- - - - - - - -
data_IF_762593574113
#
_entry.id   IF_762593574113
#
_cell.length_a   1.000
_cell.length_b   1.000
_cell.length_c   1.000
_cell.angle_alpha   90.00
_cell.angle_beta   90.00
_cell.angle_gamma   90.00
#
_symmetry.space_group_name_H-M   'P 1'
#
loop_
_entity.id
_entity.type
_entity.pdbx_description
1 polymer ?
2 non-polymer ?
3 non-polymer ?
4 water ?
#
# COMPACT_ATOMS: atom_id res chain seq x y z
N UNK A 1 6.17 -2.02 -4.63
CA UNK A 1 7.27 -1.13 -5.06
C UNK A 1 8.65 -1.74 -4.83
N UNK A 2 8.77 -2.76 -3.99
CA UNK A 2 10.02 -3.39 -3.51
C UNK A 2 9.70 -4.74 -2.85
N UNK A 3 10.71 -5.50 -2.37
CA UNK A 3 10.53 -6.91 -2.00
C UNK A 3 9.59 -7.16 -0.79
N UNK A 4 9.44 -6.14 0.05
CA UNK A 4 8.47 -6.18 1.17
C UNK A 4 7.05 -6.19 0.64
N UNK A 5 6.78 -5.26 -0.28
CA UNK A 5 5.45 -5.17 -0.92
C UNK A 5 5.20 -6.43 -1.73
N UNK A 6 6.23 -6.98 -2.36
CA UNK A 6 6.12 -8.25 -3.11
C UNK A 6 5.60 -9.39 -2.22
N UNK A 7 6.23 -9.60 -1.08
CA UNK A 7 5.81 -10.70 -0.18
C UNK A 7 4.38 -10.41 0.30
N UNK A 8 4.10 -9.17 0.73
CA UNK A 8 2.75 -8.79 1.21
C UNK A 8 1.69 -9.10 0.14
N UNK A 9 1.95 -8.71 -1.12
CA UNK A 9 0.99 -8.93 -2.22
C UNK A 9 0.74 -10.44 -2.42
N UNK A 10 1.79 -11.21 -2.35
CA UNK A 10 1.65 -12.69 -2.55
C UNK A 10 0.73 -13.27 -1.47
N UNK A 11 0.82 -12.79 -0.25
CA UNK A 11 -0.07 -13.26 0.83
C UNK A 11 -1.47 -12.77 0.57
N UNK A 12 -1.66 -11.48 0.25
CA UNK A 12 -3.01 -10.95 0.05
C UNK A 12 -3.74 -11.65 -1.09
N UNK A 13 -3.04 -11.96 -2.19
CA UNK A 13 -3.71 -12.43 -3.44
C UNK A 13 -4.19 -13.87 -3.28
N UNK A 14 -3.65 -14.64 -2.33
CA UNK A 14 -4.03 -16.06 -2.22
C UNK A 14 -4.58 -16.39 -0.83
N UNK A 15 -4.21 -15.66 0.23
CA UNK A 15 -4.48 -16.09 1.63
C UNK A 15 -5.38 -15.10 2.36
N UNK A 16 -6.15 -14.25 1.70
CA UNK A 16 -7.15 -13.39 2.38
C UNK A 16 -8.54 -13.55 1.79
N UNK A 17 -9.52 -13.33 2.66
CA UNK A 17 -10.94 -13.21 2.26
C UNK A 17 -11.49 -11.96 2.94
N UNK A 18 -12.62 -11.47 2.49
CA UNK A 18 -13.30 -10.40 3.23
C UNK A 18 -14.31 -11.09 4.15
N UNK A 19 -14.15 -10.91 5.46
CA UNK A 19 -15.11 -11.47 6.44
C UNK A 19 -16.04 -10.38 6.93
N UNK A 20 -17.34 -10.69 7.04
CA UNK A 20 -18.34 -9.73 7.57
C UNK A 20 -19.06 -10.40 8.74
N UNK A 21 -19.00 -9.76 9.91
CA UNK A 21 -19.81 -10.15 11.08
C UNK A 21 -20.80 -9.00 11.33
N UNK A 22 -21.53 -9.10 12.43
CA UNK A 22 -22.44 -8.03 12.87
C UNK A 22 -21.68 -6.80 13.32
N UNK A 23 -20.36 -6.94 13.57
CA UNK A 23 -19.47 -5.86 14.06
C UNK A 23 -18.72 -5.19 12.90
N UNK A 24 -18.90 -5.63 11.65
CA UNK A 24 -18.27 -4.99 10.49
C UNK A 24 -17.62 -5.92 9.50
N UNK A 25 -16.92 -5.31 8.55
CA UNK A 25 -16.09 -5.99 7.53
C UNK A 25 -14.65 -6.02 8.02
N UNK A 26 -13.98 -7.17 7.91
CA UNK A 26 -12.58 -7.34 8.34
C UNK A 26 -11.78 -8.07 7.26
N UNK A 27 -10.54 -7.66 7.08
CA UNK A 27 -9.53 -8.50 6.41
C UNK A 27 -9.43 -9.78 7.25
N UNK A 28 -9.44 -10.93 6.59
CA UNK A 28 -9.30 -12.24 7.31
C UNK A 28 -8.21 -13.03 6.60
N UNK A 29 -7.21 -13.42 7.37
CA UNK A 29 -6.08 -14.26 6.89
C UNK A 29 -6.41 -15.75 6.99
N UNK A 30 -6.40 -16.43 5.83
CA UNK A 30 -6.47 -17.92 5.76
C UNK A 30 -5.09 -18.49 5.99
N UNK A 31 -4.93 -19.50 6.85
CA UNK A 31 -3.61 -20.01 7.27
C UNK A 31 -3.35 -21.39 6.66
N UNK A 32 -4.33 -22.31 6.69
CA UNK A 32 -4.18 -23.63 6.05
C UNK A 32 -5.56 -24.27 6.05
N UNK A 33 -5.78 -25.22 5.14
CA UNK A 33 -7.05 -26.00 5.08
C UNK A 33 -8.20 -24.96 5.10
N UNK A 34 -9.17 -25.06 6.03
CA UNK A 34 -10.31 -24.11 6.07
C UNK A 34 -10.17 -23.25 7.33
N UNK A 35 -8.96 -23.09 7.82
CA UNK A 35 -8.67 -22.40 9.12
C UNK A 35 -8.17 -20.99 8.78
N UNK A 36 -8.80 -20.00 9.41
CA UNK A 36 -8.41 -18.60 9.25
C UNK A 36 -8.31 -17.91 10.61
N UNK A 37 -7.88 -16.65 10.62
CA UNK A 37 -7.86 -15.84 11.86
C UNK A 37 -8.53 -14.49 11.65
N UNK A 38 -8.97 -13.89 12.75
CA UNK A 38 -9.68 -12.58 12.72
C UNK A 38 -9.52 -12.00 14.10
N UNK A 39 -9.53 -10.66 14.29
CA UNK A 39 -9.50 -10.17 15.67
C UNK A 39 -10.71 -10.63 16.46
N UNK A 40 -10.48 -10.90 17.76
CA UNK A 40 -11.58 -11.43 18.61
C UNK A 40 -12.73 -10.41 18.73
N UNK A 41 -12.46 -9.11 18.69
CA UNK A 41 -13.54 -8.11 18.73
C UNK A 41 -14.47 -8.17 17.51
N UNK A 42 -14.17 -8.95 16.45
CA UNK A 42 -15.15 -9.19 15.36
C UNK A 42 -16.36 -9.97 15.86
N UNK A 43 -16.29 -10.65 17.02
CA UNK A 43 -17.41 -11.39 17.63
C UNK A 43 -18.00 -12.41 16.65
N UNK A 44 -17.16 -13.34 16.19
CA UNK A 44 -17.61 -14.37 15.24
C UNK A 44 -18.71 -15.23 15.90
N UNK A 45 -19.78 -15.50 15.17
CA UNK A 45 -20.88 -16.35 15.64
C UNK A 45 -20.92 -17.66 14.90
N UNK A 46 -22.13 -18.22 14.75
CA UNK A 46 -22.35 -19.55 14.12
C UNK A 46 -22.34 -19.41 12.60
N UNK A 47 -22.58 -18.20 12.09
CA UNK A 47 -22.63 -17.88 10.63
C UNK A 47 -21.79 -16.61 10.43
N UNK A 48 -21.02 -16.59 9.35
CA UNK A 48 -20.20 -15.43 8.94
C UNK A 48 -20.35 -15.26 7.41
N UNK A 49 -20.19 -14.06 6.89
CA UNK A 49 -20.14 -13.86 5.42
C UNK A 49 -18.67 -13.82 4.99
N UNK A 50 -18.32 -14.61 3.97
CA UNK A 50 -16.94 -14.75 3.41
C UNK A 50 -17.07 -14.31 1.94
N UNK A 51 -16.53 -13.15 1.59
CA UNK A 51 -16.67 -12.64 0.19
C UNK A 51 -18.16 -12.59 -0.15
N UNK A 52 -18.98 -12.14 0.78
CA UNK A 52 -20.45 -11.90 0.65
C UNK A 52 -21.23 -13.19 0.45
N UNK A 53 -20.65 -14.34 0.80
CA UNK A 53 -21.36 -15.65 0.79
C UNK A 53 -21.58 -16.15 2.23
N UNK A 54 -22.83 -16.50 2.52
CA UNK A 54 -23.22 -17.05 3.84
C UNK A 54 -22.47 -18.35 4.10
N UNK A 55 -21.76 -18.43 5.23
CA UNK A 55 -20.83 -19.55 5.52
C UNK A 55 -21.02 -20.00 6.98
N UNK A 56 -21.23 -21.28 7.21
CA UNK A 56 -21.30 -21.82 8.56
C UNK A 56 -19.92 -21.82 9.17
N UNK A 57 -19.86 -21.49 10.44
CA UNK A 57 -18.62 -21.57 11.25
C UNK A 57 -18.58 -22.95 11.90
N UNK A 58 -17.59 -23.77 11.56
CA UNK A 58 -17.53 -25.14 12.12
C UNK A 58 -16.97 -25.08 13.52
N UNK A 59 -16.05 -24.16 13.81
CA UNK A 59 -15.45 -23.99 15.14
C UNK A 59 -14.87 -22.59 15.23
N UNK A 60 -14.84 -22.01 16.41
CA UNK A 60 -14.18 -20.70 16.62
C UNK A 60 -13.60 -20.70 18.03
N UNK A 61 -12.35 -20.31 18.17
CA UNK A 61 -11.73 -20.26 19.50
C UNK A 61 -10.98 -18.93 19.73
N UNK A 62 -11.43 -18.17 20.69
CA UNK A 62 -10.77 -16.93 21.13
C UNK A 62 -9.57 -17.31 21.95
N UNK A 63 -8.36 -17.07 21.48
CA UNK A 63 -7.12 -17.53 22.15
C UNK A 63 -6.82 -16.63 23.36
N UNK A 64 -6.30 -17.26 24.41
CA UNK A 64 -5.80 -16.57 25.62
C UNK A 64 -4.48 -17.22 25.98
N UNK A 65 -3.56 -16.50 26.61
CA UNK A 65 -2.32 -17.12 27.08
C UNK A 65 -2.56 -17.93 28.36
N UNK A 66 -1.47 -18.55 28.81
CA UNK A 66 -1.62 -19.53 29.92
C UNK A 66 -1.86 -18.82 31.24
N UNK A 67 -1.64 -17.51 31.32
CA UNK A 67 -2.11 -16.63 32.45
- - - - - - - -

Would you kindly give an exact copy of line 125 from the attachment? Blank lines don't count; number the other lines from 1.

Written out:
C UNK A 34 -10.17 -23.25 7.33